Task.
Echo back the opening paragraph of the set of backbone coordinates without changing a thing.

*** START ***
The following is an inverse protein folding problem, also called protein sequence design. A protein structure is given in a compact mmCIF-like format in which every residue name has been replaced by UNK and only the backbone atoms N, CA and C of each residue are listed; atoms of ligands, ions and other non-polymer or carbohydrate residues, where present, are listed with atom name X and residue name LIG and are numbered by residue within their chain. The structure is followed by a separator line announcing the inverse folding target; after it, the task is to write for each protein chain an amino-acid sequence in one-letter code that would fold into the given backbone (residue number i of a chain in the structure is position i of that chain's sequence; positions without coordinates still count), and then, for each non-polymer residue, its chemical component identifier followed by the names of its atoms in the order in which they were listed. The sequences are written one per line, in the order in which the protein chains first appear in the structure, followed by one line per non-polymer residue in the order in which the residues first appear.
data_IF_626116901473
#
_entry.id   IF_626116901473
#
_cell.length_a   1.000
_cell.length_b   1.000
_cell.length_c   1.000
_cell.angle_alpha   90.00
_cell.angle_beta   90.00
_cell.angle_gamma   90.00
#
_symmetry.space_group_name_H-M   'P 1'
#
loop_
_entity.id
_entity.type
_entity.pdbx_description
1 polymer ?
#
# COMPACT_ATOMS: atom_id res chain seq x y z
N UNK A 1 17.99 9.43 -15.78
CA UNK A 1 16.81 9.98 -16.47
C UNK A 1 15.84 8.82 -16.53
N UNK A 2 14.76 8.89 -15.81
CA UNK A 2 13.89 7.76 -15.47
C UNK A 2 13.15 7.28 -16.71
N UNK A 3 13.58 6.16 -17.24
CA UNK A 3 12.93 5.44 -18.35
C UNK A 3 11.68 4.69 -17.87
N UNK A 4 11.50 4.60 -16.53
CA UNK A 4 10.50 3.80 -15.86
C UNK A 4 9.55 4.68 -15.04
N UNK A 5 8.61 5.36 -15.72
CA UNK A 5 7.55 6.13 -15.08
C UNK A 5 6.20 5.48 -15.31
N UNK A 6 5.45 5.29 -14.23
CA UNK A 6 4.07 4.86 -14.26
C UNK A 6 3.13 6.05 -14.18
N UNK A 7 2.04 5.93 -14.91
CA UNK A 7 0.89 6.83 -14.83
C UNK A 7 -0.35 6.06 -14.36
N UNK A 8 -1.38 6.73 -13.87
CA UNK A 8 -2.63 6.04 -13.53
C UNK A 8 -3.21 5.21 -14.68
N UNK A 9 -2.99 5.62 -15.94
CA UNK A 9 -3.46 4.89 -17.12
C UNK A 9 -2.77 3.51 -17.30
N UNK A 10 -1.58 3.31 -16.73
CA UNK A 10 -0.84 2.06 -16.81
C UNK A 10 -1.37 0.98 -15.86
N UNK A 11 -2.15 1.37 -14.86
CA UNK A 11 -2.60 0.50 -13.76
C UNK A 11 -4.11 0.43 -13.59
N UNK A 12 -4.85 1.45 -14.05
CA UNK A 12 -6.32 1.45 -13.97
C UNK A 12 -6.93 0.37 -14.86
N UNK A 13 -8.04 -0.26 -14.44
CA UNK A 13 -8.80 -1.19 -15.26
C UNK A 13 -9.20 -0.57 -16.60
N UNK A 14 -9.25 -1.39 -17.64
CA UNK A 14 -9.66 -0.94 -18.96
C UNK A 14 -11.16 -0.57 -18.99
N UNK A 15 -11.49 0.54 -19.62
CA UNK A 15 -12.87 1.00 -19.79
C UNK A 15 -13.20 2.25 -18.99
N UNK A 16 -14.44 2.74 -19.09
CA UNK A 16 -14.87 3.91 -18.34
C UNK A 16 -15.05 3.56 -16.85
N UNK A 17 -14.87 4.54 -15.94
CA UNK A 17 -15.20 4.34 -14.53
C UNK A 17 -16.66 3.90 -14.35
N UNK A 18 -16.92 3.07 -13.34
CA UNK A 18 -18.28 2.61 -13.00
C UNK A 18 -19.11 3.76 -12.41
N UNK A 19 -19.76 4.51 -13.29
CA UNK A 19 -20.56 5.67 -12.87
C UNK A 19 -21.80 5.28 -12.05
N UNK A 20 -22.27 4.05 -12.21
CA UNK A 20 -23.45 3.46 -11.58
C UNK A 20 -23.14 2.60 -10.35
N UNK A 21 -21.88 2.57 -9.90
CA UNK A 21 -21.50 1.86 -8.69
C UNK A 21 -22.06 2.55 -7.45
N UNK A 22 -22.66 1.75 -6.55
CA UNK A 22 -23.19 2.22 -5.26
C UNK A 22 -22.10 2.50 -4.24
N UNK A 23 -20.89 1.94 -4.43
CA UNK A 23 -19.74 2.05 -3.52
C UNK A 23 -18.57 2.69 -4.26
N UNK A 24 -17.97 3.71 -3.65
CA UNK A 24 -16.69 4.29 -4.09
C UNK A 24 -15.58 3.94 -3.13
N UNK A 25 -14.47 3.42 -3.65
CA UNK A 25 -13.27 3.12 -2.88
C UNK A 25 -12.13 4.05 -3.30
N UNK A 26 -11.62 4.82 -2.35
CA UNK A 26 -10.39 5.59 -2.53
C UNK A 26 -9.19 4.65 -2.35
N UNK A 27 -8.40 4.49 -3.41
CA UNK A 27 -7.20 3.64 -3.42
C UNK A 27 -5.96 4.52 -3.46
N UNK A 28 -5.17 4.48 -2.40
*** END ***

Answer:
The following is an inverse protein folding problem, also called protein sequence design. A protein structure is given in a compact mmCIF-like format in which every residue name has been replaced by UNK and only the backbone atoms N, CA and C of each residue are listed; atoms of ligands, ions and other non-polymer or carbohydrate residues, where present, are listed with atom name X and residue name LIG and are numbered by residue within their chain. The structure is followed by a separator line announcing the inverse folding target; after it, the task is to write for each protein chain an amino-acid sequence in one-letter code that would fold into the given backbone (residue number i of a chain in the structure is position i of that chain's sequence; positions without coordinates still count), and then, for each non-polymer residue, its chemical component identifier followed by the names of its atoms in the order in which they were listed. The sequences are written one per line, in the order in which the protein chains first appear in the structure, followed by one line per non-polymer residue in the order in which the residues first appear.